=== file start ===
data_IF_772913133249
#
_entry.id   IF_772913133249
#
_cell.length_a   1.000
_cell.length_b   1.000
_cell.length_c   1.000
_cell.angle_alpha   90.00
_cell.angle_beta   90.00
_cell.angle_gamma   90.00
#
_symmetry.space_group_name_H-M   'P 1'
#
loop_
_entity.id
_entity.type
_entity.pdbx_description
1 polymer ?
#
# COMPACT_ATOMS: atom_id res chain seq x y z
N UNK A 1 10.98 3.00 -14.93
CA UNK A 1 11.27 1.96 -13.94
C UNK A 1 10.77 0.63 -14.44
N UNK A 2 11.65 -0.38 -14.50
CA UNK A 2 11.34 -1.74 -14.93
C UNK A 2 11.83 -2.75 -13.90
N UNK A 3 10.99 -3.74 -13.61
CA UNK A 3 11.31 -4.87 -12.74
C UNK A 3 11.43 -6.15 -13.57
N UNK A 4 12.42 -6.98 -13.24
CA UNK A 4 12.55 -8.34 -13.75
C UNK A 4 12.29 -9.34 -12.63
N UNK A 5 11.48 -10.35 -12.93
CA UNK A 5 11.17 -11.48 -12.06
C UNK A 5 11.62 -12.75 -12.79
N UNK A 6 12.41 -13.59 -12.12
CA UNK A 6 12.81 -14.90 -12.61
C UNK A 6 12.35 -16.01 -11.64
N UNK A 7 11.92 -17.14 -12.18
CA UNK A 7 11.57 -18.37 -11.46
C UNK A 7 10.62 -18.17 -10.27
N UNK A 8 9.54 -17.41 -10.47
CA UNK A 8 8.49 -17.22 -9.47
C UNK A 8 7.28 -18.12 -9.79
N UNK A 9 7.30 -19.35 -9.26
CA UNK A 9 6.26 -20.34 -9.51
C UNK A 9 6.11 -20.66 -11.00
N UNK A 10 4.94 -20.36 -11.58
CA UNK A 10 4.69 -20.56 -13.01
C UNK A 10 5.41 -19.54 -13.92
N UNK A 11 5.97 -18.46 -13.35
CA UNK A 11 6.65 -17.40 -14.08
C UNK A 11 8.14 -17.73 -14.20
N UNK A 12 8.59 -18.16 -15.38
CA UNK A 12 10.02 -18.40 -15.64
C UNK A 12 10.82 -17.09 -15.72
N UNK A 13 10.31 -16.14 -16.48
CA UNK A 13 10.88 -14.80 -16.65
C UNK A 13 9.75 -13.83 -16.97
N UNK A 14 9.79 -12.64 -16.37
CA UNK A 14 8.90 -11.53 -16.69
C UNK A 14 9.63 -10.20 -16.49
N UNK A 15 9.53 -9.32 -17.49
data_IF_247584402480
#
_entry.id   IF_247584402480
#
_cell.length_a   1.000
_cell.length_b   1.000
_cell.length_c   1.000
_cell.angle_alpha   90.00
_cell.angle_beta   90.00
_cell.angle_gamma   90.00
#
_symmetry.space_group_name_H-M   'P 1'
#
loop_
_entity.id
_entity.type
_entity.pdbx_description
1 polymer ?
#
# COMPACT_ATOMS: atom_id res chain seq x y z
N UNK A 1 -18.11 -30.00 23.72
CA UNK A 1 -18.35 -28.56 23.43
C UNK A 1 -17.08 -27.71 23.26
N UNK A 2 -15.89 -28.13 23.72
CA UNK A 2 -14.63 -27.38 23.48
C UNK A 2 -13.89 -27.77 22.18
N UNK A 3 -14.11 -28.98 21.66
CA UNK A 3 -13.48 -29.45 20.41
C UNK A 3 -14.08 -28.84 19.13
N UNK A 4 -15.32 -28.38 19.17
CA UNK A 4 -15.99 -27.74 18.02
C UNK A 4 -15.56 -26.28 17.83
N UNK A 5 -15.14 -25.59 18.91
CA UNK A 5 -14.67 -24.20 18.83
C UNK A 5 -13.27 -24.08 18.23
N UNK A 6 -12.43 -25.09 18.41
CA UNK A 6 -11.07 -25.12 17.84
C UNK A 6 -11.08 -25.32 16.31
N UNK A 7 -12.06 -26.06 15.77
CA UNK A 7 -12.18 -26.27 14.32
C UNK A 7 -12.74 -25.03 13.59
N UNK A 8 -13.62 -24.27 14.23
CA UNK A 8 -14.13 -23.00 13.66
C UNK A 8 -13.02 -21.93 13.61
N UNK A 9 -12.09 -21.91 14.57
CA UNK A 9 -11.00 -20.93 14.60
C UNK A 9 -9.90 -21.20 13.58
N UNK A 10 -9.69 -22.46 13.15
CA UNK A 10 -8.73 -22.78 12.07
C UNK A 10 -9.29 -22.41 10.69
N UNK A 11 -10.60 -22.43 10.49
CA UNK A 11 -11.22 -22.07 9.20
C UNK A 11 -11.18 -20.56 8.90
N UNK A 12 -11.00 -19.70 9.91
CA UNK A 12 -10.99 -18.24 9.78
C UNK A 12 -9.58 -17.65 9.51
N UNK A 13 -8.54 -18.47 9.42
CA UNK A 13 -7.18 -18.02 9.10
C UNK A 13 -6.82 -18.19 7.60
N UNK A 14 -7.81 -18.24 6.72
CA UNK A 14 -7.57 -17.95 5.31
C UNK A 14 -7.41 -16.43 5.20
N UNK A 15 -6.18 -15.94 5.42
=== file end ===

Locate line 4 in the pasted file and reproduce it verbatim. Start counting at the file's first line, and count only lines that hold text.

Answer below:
#